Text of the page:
This program will air on Thursday, April 26 at 9 a.m., and will be rebroadcast again at 7 p.m.  It was originally broadcast on March 13.

Katherine Garrova

At her home studio, embroidery artist Sarah Benning stitches together one of her pieces. It’s a sun-filled room at this time of the morning. The artist’s finished work spills into the space around her with dozens of circular canvases bubbling up onto the walls. There are also plenty of house plants around.

 

“A lot of my work is inspired by my own house plants,” Benning says, “The very first plant pieces I stitched were actually inspired by houseplants that I killed, luckily I’ve gotten better and they’re not all dead plants now.”

Britta Greene / New Hampshire Public Radio

As part of our continuing series, The Balance, about the costs and benefits of living in New Hampshire, a lot of listeners have been writing in about how expensive it can be to buy a house here. It turns out lots of places in the state are also dealing with a housing shortage.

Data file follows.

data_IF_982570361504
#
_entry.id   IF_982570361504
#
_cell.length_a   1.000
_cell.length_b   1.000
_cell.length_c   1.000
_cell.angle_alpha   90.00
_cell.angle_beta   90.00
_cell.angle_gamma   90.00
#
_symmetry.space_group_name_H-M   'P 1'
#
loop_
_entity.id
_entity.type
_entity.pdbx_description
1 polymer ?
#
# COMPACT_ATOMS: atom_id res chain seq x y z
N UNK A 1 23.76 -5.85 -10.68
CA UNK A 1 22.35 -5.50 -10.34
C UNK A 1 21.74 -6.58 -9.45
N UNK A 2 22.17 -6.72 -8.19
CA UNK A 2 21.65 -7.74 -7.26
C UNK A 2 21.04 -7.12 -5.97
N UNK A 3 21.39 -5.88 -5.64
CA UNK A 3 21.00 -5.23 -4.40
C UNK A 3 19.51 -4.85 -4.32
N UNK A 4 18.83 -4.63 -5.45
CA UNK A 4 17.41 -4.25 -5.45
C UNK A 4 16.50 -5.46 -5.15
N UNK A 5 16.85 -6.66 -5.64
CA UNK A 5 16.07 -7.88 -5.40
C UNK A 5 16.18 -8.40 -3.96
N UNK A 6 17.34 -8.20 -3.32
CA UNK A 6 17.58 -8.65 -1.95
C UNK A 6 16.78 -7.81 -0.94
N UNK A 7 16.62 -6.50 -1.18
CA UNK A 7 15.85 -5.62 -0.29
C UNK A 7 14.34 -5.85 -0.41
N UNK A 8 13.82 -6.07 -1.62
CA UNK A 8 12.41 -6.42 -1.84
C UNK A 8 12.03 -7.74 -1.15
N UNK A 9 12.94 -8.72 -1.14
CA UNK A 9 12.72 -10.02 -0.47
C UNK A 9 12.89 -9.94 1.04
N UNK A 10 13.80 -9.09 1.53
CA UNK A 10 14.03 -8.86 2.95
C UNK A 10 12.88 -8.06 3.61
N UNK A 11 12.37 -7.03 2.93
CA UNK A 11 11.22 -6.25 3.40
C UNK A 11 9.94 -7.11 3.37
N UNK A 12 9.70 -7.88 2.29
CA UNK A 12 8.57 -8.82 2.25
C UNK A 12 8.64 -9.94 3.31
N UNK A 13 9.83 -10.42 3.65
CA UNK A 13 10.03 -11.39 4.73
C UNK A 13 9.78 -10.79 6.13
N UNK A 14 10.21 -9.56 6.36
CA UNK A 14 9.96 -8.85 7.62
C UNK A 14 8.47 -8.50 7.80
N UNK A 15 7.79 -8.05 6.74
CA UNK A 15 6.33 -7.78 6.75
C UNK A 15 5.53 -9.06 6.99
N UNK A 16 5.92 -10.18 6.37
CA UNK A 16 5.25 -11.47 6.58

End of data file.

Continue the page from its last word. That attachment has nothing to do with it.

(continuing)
One place where that’s particular hard felt is the Upper Valley. NHPR’s Britta Greene caught up with Brendon Hoch, a listener based in Plymouth.  

What Drives N.H. Commuters To Take The Bus To Boston?

Mar 23, 2018
Taylor Quimby

For about nine months out of the year, NHPR employees are used to seeing Laura Knoy, host of The Exchange, coasting across the parking lot on her road bike.  For the 23 years she’s been hosting, home has just been a few minutes away.

Her husband, Steve Winett, has no such luxury. Three days a week he boards a bus for downtown Boston.

“There's our family,” Laura says. “There's me, there's Steve, there are the two boys, and there is this other entity: the bus.”

Robert Garrova for NHPR

It’s six o’clock at night on a Tuesday at New InkLand Tattoo. Two clients are getting ink done and the place is going to be open late, like it is most nights.

Angel Villanueva runs the shop. He says he’s originally from Los Angeles, where he had a tattoo shop for 20 years. But about eight years ago, he made a trip to New Hampshire.